Acclair Art Valuation
Brain wave scanning art appraiser.
- Dates: 2009
- Location: San Francisco, CA
- Role: Developer
- Luther Thie
- Eyal Freid
Acclair Art Valuation is a service that uses neural feedback to gauge relative value of different works of art. Subjects wear a brain wave scanning system that captures 9 axes of data as they look at various art works around the gallery. By tagging artworks as they are viewed, information can be gathered about what specific brain states subjects were in when they viewed various works. The captured data is analyzed and a personalized report is generated for each individual with statistics about which art works activated certain responses in their minds. With enough samples, inferences can be made about the affects of certain types of artwork on different people, and thus their relative values.
This project required an integration of many different sensing element and software components including RFID, a database, email services, the brainwave scanner, and a user interface. The RFID system and brainwave scanner are connected via Bluetooth and are the sole subject inputs during the session. Before the session begins the subject is given a short test to provide a baseline measure of their artistic preferences, and this user data is stored in the database. Once the subject tags an artwork with RFID, the brainwave scanning system starts recording all of their mental states when viewing that particular artwork. After the sample period the subject progresses to the next work in the gallery. At the end of the session, the data is analyzed from the database and collected into a report that is emailed to the subject. The connecting elements for all of the hardware, the user interface, and all of the backend software was developed with Adobe’s AIR runtime.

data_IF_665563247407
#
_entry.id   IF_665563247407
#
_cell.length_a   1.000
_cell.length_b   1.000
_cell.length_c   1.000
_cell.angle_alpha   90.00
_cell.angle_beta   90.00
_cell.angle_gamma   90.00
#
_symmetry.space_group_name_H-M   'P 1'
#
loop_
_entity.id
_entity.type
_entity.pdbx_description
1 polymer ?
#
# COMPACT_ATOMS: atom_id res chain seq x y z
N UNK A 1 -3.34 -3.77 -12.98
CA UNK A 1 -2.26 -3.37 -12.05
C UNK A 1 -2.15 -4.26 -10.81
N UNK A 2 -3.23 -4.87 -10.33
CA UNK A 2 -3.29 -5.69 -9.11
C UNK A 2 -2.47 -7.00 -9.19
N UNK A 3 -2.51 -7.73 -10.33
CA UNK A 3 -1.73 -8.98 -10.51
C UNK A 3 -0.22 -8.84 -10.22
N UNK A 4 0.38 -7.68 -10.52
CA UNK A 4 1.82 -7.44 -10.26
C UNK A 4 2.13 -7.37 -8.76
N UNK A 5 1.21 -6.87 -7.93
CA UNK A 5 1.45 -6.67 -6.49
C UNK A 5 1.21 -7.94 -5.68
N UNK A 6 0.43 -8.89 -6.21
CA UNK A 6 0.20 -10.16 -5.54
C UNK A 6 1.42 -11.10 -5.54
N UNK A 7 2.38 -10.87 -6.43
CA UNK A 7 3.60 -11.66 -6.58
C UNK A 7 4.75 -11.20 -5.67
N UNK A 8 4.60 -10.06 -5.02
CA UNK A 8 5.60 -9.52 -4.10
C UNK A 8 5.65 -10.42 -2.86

Artworks are unique among objects in our society because they operate as cultural markers in the public realm, and yet are subject to valuation within an international market system that associates that cultural property with often exceptionally high currency values. Factors which determine a work’s value may include the subject, age, and medium; as well as the historical reputation of its maker, the prominence of a certain collector by whom it is or has been owned, or its relationship to current fashions of taste. The value of art is generally set by an elite group of socially sanctioned arbiters – dealers, collectors, curators, critics and other interested parties – who also have the power to manipulate that value in the services of private agendas. These machinations occur behind the scenes, and the general public is usually unaware of them.
The Acclair Art Valuation Service, powered by its Neurocapital(tm) system, offers a more democratic means of placing value on art. By observing viewers’ responses to individual artworks, Acclair can determined value based on scientific methodologies drawn from cognitive science. Unlike traditional cognitive research, which has generally focused on the perceptual and affective effects of art, Acclair offers a new way to calibrate the market valuation of artworks based on quantifiable data gleaned from electroencephalographic measurement and analysis. The Acclair Art Valuation Service addresses the imperative to respond to social and cultural realities through art by assessing the financial value of art objects from the point of view of cognitive science.
The Acclair Art Valuation Service presents the public with a clear, informative way to understand the empirical value of an artwork. Acclair clients such as curators, collectors and auction houses can utilize the service to obtain hard data in support of their acquisition choices; to monitor the public’s responses to art objects on display; and to predict future trends. The unbiased readings Acclair offers can be used to tailor displays to specific audiences, and to conduct valuable market research, thereby positioning institutions more favorably in the eyes of the communities they serve. Over time, Acclair findings could lead to a broader understanding of art’s ability to affect individual perception, as well as its larger social role.
- Van Abbe Museum